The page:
SEATTLE – A recently released report from multiple Seattle business association leaders claim the city’s criminal justice system must do better.
The ‘System Failure Part 2’ is a follow up to another report that came out eight months ago. In February, the report detailed 100 repeat offenders repeatedly cycling through the criminal justice system.
The second report appears to focus on the Seattle City Attorney’s office, and it concludes many misdemeanor cases never see the inside of a courtroom.
“We need all of the portions of the criminal justice system to come together and that really has to center around the city attorney’s office,” said Don Blakeney, spokesperson for the Downtown Seattle Association which drafted both reports.
“Ultimately the criminal justice system may not be the place to deal with some of the underlying causes of the issues that we’re seeing, but we think without a functioning criminal justice system, we are not able to deal with all of the things we’re seeing on a day to day basis,” added Blakeney.
The first report detailed how repeat offenders racked up arrests, warrants and even jail time only to end up back on the street to re-offend.
The second report released Monday explores how some misdemeanor or other lower-level criminals never see the inside of a courtroom.
“We’re hoping this starts off a conversation about more of the of system issues that we’re seeing, and we’re seeing that circling around the City Attorney’s office and their unwillingness to take cases and find a meaningful resolution,” said Blakeney.
The report claims the Seattle City Attorney’s office only files charges in almost half of the non-traffic cases referred to prosecutors by Seattle Police.
It also says cases languish, taking on average six months for prosecutors to pursue charges.
And, the report claims, 40 percent don’t end in meaningful solutions for either the suspect or the victim.
It also blasts the city’s criminal justice system, claiming dysfunction leaves victims, police and defendants suffering.
“Meaningful change means we don’t have folks who are chronically committing the same crimes without a solution or plan to work with that person,” Blakeney said.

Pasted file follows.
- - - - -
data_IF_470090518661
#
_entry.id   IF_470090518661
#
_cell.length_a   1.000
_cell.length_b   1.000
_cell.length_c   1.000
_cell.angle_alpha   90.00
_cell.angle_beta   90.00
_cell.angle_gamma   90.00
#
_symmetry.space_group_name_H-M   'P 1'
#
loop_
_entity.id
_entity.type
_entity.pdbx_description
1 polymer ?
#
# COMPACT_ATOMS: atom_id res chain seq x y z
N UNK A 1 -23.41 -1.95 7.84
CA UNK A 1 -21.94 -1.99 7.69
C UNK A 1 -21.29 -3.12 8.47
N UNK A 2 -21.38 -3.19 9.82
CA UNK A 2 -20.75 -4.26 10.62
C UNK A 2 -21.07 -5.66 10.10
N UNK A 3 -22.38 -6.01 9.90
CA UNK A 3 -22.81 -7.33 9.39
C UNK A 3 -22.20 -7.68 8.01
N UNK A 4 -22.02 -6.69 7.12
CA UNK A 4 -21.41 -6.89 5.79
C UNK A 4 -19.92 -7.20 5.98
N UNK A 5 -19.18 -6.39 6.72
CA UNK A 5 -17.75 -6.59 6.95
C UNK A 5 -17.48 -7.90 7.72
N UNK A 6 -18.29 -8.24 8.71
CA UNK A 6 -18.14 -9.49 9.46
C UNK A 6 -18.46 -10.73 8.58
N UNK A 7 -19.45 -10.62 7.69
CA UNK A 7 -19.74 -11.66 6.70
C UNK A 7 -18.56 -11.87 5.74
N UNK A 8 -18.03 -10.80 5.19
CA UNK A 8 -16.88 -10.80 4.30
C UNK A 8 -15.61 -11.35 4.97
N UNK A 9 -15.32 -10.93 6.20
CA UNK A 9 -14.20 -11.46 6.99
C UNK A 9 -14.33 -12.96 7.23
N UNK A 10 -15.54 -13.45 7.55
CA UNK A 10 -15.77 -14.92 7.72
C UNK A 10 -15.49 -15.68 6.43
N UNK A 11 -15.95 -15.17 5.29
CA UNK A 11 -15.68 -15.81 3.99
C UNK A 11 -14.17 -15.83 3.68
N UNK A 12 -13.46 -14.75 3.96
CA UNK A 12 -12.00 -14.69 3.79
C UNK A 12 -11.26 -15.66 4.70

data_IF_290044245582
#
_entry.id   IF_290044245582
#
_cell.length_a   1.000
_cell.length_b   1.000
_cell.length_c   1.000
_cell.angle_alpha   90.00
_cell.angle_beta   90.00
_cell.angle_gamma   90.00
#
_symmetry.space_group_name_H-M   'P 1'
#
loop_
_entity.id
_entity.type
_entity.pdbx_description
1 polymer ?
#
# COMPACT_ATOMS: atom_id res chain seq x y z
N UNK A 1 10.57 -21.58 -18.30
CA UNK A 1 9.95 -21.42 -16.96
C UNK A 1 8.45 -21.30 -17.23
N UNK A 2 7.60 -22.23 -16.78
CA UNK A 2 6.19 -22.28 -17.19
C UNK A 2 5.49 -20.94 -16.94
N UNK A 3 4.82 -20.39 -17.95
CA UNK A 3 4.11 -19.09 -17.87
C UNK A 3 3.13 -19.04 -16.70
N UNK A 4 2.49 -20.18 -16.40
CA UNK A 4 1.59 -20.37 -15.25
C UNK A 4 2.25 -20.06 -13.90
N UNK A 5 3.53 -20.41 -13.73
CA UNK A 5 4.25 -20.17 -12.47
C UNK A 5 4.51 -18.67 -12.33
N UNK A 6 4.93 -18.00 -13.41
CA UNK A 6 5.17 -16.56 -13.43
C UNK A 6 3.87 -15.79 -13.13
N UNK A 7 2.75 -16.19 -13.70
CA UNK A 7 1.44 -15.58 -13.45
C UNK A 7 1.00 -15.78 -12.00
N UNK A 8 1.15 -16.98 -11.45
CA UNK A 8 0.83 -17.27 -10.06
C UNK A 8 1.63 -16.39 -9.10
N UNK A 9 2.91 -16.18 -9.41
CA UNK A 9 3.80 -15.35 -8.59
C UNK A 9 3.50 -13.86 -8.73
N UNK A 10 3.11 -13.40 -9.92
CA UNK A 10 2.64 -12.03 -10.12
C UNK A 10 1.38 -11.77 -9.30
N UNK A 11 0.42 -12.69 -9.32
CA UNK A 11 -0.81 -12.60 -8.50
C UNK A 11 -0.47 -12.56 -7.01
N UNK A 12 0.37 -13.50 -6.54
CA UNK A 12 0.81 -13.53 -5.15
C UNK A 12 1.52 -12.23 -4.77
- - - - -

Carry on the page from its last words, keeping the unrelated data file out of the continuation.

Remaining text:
Earlier this month, city and county elected leaders revealed a series of pilot programs to find ways to offer help for repeat offenders suffering from homelessness, mental health problems and addiction.
“They’ve put forward some common sense first steps to address this,”, said Blakeney, “We’re pleased with that and we hope that council keeps those in their budget.”
But the pilot project’s impacts are yet to be known as budgets have yet to be approved by city or county councils.
Seattle’s City Attorney, Pete Holmes, received a copy of the report late Monday morning. Mr. Holmes shared the following statement with Q13 News in response:
"Nothing has changed since these issues were flagged in the business associations’ first report: it would take at least an additional $2 million per year for enough prosecutors and staff to consider all cases for filing within 48 hours of receipt, and seeing the cases through to disposition. I’d welcome the input of anyone wanting to develop a strategy for how to best increase funding for my office - hopefully this funding would be coupled with sufficient resources for Courts to fashion remedies that best minimize recidivism, substance abuse, and mental health issues."
But until then reforms are approved by city and county councils, the report’s authors say those impacted by repeat offenders, including the criminals themselves, will continue to suffer.
“Unfortunately, the people on the front lines of this crisis really are retail workers,” said Blakeney. “These folks are having to deal with this day in and day out in neighborhoods across the city.”
Mayor Jenny Durkan released this statement Monday evening responding to the newly released report:
"Seattle is a great city, and one of the top places to live, visit, and work. But as we grow, people must be able to thrive and feel safe. We know that too many people cycle through the criminal justice system and do not get the help they need - this hurts both those individuals and their communities. Our growing city must address the complex intersection of behavioral health, substance use disorders, homelessness and the criminal justice system in new ways.
"We know that different individuals may need different interventions, including diversion programs, treatment, and a criminal justice intervention. Many times the right intervention is not our criminal justice system – it’s a range of strategies and approaches to address the underlying needs of individuals.
"While no single jurisdiction oversees all the tools, programs, or resources needed to address these challenges, we have a responsibility to work together and make meaningful progress. Earlier this year, i convened a high barrier working group of jurisdictions to bring the responsible courts, prosecutors, and others across our region to develop pilot programs to address this complex challenge. After months of hard work, we agreed on four new pilot programs to be implemented in late 2019 and early 2020 upon council approval.
"My 2020 proposed budget would make significant investments in these new steps, continued investments in restorative justice and diversion, and add two additional assistant city attorney’s to the criminal division of the city attorney’s office. I hope that as city council considers my 2020 proposed budget they will support these new steps and new resources so we can put this more focused approach into action.'